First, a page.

March 29, 2016

Heart and HANDS

Gateway 2016 School2School HANDS Team:

There's an interesting irony in the structure of our days here - we get up early (earlier by far than most students in North America are used to) and we stay up late, our time is packed with activities, yet the time seems to fly by. Today was definitely one of those days.

The morning started with some discouraging news, two of the girls in the group weren't feeling well, the heat, long days and perhaps lack of water were getting to them. They stayed back at the Nehemiah Center, a well-guarded area where many people were around in order to help if necessary. Mostly they needed sleep, and they were able to join us at lunch. It was a reminder to everyone that our health is of utmost importance. Sleep, lots of water, eating proper balanced meals are all keys to taking care of oneself. We all vowed to head to bed earlier tonight.

Again the heat was at amazingly high levels. Even the Nicaraguan kids are sticking to the shade, and occasionally wiping sweat from their brows. But the heat doesn't dampen the spirits of our group. We began the day with devotions, and an opportunity to discuss the Fruits of the Spirit and our witness with the students from Bautista Libertad. All of our group believes more Spanish would be an asset, and we're thankful for our amazing interpreters. There are boys and girls in high school at Bautista who are amazing at English, and have taken on the roles of interpreters, too. A BL alumnist even comes between university classes to hang out!

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What better way to start the day than sack races in the courtyard for PE??

Today the interpreters were at peak performance as groups split up in order to share with each other important cultural elements or practices from their country with their counterparts. One group of Canadians learned about the Corn Islands from their Bautista friends. Another volcanoes, still another the history of the flag. Canadian students discussed statistics around post-secondary education in Canada which led to a wonderful discussion about the differences in both countries. The comments from the HANDS team were all positive about the interaction. The small group discussions lasted for over an hour, and students were completely engaged. The growing and learning was evident.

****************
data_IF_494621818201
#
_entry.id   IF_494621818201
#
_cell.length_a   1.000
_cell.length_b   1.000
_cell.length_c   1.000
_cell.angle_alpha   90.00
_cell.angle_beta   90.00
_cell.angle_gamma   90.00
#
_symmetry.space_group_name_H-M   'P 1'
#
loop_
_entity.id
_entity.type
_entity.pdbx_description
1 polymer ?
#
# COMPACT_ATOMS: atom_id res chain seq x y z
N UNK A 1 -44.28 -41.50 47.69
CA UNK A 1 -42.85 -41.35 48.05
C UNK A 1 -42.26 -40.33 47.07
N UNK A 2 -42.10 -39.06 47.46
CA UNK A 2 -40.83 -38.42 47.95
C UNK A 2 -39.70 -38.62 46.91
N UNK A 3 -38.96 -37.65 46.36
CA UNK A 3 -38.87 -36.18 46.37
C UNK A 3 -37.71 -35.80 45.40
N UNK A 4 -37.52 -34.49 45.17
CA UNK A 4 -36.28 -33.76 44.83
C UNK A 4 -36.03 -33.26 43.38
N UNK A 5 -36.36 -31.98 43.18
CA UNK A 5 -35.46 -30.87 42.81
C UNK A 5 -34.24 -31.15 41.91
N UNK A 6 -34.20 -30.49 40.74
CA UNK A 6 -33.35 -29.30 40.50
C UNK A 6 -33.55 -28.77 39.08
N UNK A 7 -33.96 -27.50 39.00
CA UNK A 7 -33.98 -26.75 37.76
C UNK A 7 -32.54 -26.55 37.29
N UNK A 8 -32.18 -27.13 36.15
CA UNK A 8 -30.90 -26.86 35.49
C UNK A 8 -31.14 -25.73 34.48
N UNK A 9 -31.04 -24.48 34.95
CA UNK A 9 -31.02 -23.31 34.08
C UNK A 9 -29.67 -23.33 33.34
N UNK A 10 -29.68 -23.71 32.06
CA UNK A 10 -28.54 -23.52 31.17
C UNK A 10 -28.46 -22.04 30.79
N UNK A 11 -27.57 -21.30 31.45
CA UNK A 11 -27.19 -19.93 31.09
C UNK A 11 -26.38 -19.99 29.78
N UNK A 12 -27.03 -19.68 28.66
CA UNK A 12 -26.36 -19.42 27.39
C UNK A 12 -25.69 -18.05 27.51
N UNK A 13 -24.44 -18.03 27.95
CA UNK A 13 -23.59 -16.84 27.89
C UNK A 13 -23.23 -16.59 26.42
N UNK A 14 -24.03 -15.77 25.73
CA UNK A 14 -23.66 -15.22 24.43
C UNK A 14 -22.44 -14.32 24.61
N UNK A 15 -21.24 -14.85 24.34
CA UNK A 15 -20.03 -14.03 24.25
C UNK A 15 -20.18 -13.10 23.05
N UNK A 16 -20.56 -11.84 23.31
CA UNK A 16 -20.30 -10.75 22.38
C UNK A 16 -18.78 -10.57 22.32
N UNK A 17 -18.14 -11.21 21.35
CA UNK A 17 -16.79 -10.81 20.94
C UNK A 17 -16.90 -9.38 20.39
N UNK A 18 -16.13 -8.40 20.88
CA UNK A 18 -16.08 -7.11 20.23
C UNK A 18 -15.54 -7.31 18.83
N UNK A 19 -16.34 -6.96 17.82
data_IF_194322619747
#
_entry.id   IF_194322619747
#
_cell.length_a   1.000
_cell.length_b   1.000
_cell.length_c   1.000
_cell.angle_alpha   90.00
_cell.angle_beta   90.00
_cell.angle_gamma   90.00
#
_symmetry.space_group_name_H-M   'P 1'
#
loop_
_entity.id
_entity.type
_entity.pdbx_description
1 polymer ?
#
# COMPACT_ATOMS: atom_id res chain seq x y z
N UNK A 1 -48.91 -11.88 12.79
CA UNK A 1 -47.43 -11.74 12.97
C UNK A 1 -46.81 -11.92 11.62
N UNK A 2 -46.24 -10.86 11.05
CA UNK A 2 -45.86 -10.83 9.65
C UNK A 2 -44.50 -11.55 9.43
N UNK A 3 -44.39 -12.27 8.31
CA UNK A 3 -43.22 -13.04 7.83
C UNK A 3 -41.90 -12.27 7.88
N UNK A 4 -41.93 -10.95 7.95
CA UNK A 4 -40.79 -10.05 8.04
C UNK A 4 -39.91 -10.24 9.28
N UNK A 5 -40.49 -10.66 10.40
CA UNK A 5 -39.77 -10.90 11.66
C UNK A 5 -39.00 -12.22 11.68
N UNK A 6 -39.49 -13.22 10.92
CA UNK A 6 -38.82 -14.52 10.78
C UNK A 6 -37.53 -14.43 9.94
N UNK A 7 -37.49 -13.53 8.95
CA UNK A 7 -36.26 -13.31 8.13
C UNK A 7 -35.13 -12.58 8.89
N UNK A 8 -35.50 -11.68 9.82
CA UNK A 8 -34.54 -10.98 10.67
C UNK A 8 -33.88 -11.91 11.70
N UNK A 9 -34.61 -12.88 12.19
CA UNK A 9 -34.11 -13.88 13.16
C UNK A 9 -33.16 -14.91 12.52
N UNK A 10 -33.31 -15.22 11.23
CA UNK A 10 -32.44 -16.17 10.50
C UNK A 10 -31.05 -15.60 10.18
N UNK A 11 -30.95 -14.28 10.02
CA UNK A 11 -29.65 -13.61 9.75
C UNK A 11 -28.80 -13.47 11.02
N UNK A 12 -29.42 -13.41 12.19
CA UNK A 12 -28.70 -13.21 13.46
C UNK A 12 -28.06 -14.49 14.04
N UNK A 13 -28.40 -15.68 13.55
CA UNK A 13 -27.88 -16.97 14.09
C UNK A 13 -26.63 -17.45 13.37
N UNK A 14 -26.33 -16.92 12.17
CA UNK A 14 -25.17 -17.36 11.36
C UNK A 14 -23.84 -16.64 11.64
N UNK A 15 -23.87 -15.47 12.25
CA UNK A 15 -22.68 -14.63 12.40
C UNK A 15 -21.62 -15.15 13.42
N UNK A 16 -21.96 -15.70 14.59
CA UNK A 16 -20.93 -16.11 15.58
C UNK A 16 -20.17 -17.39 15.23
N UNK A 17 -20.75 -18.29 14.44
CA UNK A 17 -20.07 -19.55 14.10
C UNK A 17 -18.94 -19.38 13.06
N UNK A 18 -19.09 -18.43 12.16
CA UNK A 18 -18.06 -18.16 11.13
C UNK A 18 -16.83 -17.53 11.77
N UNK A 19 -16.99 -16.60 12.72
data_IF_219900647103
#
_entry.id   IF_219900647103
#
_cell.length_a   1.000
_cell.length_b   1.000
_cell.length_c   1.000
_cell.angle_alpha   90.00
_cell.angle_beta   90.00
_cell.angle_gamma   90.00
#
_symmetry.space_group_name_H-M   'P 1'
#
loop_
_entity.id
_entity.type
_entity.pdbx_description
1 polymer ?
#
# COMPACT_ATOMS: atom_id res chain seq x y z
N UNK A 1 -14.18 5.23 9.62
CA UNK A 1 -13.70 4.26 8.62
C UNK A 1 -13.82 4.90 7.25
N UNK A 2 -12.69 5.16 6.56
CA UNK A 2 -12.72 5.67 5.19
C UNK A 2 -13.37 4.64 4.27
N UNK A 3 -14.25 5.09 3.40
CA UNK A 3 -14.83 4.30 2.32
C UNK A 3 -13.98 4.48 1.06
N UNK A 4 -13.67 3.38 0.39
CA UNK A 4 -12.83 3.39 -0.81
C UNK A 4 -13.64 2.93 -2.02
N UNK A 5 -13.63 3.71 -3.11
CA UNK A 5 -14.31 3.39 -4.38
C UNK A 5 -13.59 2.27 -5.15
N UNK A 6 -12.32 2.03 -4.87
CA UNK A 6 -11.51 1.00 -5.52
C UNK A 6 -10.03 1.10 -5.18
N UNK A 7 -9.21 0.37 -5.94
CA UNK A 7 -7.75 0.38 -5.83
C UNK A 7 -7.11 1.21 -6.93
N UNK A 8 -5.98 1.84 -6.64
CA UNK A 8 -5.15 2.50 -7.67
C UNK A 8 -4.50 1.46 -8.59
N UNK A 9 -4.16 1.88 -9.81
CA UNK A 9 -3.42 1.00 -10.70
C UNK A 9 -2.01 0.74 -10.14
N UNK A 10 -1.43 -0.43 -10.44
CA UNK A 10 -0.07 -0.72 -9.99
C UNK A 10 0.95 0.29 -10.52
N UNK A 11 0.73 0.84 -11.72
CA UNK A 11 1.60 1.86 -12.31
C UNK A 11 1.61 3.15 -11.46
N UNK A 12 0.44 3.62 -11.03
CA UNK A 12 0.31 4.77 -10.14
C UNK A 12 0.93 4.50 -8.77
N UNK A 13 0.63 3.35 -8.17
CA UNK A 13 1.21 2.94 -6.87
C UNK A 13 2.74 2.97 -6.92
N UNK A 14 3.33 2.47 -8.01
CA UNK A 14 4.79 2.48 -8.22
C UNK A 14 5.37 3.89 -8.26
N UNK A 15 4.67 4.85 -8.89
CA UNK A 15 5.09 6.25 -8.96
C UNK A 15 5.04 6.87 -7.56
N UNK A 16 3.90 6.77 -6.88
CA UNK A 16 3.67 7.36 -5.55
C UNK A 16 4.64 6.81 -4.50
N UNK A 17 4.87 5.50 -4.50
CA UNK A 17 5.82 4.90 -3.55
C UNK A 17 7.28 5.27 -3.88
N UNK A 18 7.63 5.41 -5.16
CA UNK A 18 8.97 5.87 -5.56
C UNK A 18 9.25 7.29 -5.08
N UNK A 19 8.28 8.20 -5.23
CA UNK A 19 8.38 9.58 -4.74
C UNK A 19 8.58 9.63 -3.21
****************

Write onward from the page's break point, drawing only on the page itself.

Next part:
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Mr. Kooman hasn't had quite as many trips to Nicaragua at Mrs. Lehman, but he's gaining. Each year, there are new things to experience, but there are also old friends to reacquaint with. One of those old friends is young Roger. He is in grade 5, and is a sweet little hombre. Last year Mr. K took a picture with him. This year, they took a picture together, holding last year's pic. A little Inception...

Roger looks older, and it appears Mr. K is wearing the same shirt... This may have to become some kind of tradition

Gateway has been coming to Nicaragua for 6 consecutive years. There are a lot of trips that are offered to high school students. The administration of Gateway picked EduDeo and their HANDS and School to School programs, because they offered a long term relationship with a country, culture and school. Short term missions are great opportunities for the people who travel on them. Their effectiveness for the people that are visited is widely debated. Building relationships is consistent with Gateway's throughlines, and reminding students that they are part of God's Big Story - the work of His Kingdom that is happening all over the world. Returning to Bautista Libertad year after year helps to strengthen ties. It gets students excited in both countries about their upcoming turns. It allows each culture to learn from the other. Of course it also offers the Canadian students the opportunity to see another country, be immersed in another culture, explore food and language and markets and nature in a way that is far more effective than any classroom project could be. We thank God for the opportunity we have to participate in this growing program. We are also very grateful for the good people who help to make it happen. Today, in one discussion group, a BL student asked a Gateway student what it takes to prepare to come to Nicaragua. Without divulging specific monetary values, the students explained the fundraising, early morning classes and year long preparation. The Bautista student began to cry. She apologized and said she had no idea that there was that much that went into the process.